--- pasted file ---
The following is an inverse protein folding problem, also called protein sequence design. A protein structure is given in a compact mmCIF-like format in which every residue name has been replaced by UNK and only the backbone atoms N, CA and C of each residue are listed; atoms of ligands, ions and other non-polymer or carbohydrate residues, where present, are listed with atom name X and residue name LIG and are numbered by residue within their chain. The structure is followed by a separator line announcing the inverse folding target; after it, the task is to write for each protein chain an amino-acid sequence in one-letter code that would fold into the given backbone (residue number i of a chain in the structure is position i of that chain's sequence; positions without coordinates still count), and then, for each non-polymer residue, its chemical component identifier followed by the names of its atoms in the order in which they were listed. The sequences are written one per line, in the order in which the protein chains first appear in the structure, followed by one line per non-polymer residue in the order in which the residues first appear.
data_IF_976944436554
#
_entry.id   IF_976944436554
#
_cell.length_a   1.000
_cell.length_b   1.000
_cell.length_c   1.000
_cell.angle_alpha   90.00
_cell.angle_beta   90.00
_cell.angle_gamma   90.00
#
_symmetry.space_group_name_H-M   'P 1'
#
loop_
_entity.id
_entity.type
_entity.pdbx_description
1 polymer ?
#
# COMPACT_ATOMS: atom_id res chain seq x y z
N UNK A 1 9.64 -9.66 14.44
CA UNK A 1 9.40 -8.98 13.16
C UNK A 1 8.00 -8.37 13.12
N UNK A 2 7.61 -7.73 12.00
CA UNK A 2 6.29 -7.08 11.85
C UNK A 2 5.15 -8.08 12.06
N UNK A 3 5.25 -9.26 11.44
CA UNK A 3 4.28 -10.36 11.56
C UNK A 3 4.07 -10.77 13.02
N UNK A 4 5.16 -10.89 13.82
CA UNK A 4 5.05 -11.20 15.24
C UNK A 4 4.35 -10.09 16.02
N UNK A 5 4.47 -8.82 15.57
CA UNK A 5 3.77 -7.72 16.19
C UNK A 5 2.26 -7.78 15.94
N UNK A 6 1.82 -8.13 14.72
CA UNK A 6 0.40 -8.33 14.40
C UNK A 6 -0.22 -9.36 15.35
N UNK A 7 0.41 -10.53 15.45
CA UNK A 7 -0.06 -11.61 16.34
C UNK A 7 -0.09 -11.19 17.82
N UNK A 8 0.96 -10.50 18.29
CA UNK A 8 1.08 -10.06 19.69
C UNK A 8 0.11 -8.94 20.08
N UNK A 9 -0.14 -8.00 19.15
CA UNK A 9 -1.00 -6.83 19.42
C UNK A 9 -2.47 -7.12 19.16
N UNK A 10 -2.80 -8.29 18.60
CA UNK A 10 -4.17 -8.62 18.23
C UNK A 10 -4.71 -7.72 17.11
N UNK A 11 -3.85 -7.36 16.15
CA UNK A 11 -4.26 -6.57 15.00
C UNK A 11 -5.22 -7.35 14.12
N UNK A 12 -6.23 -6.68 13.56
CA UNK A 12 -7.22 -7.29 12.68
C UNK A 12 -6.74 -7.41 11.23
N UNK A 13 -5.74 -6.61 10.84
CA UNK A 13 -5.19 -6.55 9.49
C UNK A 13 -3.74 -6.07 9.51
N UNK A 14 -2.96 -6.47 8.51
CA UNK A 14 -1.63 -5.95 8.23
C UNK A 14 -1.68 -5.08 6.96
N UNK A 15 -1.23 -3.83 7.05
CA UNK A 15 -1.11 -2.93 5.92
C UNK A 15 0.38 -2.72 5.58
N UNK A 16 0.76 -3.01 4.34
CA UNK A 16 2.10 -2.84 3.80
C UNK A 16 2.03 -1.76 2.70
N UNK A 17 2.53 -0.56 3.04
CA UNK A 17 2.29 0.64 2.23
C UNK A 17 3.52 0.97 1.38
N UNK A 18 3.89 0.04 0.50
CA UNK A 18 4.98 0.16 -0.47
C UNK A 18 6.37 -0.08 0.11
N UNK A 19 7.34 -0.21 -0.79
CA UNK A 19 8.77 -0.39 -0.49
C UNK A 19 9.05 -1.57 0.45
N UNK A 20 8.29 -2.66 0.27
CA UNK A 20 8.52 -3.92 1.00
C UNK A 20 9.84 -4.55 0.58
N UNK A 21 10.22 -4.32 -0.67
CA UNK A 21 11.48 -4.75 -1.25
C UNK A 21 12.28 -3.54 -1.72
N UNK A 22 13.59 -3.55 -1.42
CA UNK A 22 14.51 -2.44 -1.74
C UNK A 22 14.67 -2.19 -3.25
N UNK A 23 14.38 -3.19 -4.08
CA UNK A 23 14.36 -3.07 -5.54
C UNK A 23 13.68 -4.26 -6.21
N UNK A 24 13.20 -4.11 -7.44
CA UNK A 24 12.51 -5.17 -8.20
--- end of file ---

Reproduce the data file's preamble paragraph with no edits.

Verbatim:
The following is an inverse protein folding problem, also called protein sequence design. A protein structure is given in a compact mmCIF-like format in which every residue name has been replaced by UNK and only the backbone atoms N, CA and C of each residue are listed; atoms of ligands, ions and other non-polymer or carbohydrate residues, where present, are listed with atom name X and residue name LIG and are numbered by residue within their chain. The structure is followed by a separator line announcing the inverse folding target; after it, the task is to write for each protein chain an amino-acid sequence in one-letter code that would fold into the given backbone (residue number i of a chain in the structure is position i of that chain's sequence; positions without coordinates still count), and then, for each non-polymer residue, its chemical component identifier followed by the names of its atoms in the order in which they were listed. The sequences are written one per line, in the order in which the protein chains first appear in the structure, followed by one line per non-polymer residue in the order in which the residues first appear.